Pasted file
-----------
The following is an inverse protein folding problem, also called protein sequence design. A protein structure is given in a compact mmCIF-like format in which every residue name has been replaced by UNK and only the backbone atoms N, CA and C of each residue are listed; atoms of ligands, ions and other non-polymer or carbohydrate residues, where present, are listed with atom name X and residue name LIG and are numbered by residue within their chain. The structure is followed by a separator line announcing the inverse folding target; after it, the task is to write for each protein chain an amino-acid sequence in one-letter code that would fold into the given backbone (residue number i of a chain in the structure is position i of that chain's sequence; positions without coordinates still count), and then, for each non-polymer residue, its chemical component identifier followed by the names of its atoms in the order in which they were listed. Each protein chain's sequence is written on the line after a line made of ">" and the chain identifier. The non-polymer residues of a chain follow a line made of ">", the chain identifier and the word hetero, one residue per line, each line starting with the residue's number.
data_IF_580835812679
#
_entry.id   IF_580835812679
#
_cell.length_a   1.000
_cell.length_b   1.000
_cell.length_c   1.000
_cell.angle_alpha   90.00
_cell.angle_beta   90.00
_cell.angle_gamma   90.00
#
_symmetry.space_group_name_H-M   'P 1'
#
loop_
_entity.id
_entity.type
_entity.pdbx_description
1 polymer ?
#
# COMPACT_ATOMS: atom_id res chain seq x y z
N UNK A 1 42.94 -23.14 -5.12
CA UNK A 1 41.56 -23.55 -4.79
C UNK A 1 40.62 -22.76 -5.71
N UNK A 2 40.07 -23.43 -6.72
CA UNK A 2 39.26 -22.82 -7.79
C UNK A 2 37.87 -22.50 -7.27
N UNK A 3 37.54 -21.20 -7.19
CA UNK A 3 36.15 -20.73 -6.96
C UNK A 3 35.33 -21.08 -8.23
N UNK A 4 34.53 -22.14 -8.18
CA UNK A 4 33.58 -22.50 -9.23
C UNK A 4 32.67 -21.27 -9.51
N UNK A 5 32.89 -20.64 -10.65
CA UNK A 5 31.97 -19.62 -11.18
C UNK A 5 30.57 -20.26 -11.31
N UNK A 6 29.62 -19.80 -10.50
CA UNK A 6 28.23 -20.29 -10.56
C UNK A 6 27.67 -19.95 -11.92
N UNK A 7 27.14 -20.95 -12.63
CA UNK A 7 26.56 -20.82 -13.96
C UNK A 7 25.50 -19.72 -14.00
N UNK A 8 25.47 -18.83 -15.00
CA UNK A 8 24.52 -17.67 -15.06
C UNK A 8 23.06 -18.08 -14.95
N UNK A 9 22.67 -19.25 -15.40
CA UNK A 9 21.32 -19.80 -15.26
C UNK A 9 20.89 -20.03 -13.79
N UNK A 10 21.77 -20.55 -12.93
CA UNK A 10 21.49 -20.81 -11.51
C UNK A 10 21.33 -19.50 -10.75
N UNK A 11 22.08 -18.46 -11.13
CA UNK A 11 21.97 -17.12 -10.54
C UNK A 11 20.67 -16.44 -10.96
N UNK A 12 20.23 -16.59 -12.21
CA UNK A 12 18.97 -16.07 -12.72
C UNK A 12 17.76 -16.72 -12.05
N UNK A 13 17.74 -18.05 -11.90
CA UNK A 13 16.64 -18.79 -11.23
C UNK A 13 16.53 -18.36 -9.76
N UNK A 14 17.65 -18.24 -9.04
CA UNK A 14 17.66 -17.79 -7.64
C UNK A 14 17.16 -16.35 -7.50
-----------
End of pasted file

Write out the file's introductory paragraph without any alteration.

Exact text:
The following is an inverse protein folding problem, also called protein sequence design. A protein structure is given in a compact mmCIF-like format in which every residue name has been replaced by UNK and only the backbone atoms N, CA and C of each residue are listed; atoms of ligands, ions and other non-polymer or carbohydrate residues, where present, are listed with atom name X and residue name LIG and are numbered by residue within their chain. The structure is followed by a separator line announcing the inverse folding target; after it, the task is to write for each protein chain an amino-acid sequence in one-letter code that would fold into the given backbone (residue number i of a chain in the structure is position i of that chain's sequence; positions without coordinates still count), and then, for each non-polymer residue, its chemical component identifier followed by the names of its atoms in the order in which they were listed. Each protein chain's sequence is written on the line after a line made of ">" and the chain identifier. The non-polymer residues of a chain follow a line made of ">", the chain identifier and the word hetero, one residue per line, each line starting with the residue's number.